British Fiction, 18001829

LEE, Harriet. Canterbury Tales. Volume the Fourth (1801)

Anecdotal Records

Letter from Lord Byron to John Cam Hobhouse.
[27?] Sept 1821.
[postscript] Could you without trouble rummage out from my papers the first (or half) act of [a] tragedy that I began in 1815.—called ‘Werner’—Make Murray cut out ‘the German’s tale’ in Lee’s Canterbury tales (the subject of the drama)—& send me both by the post […].
Source: Byron’s Letters and Journals, ed. by Leslie A. Marchand, 13 vols (London: Murray, 1973–94), VIII, 224.
Notes: Marchand notes that Werner is based on ‘Kruitzner, or the German’s Tale’ in this volume of Lee’s Canterbury Tales. [a] appears as given in the printed source. Day is conjectured by Marchand.

Journal Entry by Mary Shelley..
10 Nov 1821.
Read the Germans tale.
Source: The Journals of Mary Shelley 1814–1844, ed. by Paula R. Feldman & Diana Scott-Kilvert, 2 vols (Oxford: Clarendon Press, 1987), I, 382.
Notes: Shelley is likely reading the tale because of Byron’s interest in it.

Conversations with Lord Byron, by Thomas Medwin.
[?1821].
I have two subjects that I think of writing on,—Miss Lee’s German tale ‘Kruitzner,’ and Pausanias.
Source: Medwin’s Conversations of Lord Byron, ed. by Ernest J. Lovell, jun. (Princeton: Princeton University Press, 1966), p. 123.
Notes: Date is conjectured from the printed source and contents.

Letter from Lord Byron to John Murray II.
23 Nov 1822.
You have sent me a copy of Werner, but without the preface: if you have published it without, you will have plunged me into a very disagreeable dilemma, because I shall be accused of plagiarism from Miss Lee’s German tale, whereas I have fully and freely acknowledged that the drama is entirely taken from the story.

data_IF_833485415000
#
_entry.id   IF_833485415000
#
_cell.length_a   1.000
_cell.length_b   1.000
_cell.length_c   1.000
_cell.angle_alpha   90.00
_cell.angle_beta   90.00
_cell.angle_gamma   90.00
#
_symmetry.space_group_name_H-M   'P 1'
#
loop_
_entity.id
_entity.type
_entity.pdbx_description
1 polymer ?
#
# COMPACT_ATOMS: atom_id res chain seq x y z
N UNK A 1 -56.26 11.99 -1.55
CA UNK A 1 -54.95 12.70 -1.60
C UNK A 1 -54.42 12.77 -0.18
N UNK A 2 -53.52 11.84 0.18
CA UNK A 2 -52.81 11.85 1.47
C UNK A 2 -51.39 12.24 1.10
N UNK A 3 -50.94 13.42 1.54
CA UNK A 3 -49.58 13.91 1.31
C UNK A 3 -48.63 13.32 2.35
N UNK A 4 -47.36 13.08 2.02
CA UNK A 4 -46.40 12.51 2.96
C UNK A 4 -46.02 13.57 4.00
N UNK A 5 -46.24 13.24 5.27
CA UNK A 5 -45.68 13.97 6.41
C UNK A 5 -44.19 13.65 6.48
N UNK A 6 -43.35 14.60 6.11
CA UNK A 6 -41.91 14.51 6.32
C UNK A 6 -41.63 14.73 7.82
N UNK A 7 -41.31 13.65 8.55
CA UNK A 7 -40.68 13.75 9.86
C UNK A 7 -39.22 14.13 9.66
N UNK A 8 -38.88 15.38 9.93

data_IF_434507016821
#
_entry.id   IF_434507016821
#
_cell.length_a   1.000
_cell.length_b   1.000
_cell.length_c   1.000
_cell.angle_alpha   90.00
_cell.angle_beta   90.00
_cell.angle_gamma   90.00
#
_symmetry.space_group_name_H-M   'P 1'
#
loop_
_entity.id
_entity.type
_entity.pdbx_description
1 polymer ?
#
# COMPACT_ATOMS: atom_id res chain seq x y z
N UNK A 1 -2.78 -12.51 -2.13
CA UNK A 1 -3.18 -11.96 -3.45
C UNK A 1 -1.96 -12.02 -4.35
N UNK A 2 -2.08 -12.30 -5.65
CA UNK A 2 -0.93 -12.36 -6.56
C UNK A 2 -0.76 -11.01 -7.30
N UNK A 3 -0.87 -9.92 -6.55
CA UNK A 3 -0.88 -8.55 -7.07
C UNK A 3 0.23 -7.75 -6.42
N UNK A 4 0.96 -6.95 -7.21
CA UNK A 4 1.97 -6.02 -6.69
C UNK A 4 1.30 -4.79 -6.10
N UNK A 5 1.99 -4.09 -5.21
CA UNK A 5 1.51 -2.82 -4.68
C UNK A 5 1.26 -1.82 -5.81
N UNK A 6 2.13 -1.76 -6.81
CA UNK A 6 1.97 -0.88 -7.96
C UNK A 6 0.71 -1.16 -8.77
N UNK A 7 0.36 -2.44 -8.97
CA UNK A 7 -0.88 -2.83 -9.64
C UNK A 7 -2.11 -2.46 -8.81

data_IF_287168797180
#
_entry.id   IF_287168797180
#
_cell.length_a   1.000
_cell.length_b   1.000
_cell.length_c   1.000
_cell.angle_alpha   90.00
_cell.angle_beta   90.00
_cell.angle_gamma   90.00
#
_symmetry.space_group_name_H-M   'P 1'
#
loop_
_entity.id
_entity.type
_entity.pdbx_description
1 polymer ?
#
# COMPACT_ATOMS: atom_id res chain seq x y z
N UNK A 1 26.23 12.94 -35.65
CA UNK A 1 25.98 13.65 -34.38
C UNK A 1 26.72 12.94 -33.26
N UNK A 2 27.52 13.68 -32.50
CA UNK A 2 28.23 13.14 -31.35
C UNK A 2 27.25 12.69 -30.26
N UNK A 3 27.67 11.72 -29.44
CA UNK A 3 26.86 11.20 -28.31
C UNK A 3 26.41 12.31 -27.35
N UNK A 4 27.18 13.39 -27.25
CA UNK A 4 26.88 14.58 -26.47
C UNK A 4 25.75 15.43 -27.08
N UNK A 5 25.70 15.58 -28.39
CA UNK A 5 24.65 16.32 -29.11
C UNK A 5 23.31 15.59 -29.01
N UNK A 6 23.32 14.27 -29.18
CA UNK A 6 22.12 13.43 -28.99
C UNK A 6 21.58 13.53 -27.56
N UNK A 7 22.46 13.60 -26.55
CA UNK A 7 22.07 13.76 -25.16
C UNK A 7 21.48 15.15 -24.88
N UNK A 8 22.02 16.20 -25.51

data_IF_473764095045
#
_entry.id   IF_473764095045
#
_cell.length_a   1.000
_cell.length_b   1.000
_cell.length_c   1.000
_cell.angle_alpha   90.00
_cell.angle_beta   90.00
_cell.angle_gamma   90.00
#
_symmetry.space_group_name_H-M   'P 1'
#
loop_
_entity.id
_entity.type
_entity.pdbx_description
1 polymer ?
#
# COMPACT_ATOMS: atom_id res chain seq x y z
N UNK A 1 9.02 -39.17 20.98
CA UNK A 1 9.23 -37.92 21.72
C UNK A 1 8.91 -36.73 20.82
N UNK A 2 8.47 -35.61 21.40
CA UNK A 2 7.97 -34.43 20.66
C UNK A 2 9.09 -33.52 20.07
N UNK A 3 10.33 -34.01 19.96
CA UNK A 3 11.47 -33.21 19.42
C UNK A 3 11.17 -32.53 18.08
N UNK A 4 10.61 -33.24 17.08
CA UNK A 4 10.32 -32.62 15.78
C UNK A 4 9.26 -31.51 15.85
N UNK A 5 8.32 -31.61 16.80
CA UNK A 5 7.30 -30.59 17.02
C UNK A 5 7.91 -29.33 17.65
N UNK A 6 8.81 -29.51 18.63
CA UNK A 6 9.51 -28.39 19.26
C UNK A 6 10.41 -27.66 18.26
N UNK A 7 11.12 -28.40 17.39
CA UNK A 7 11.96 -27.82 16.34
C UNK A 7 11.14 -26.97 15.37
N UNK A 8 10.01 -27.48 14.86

Source: Byron’s Letters and Journals, ed. by Leslie A. Marchand, 13 vols (London: Murray, 1973–94), X, 40.

Conversations with Lord Byron, by Thomas Medwin.
[?1822].
‘I have finished,’ said he, ‘another play, which I mean to call ‘Werner.’ The story is taken from Miss Lee’s ‘Kruitzner.’ There are fine things in ‘The Canterbury Tales;’ but Miss Lee only wrote two of them: the others are the compositions of her sister, and are vastly inferior.’// ‘There is no tale of Scott’s finer than ‘The German’s Tale.’ I admired it when I was a boy, and have continued to like what I did then. This tale, I remember, particularly affected me. I could not help thinking of the authoress, who destroyed herself. I was very young when I finished a few scenes of a play founded on that story.
Source: Medwin’s Conversations of Lord Byron, ed. by Ernest J. Lovell, jun. (Princeton: Princeton University Press, 1966), p. 258.
Notes: Byron’s account of Lee’s suicide is untrue. She lived until 1851. Date is conjectured from the printed source.

Memoirs by Cyrus Redding.
1858.
The Miss Lee’s ‘Canterbury Tales’ I read in 1805, in a second edition, generally ascribed to Miss Harriet Lee. These tales were a joint production of Harriet and Sophia. The latter lived in Bath, during my first visit there, and died in 1851, wanting but little of being a century old.
Source: Cyrus Redding, Fifty Years’ Recollections, 3 vols (London: Skeet, 1858), I, 143.

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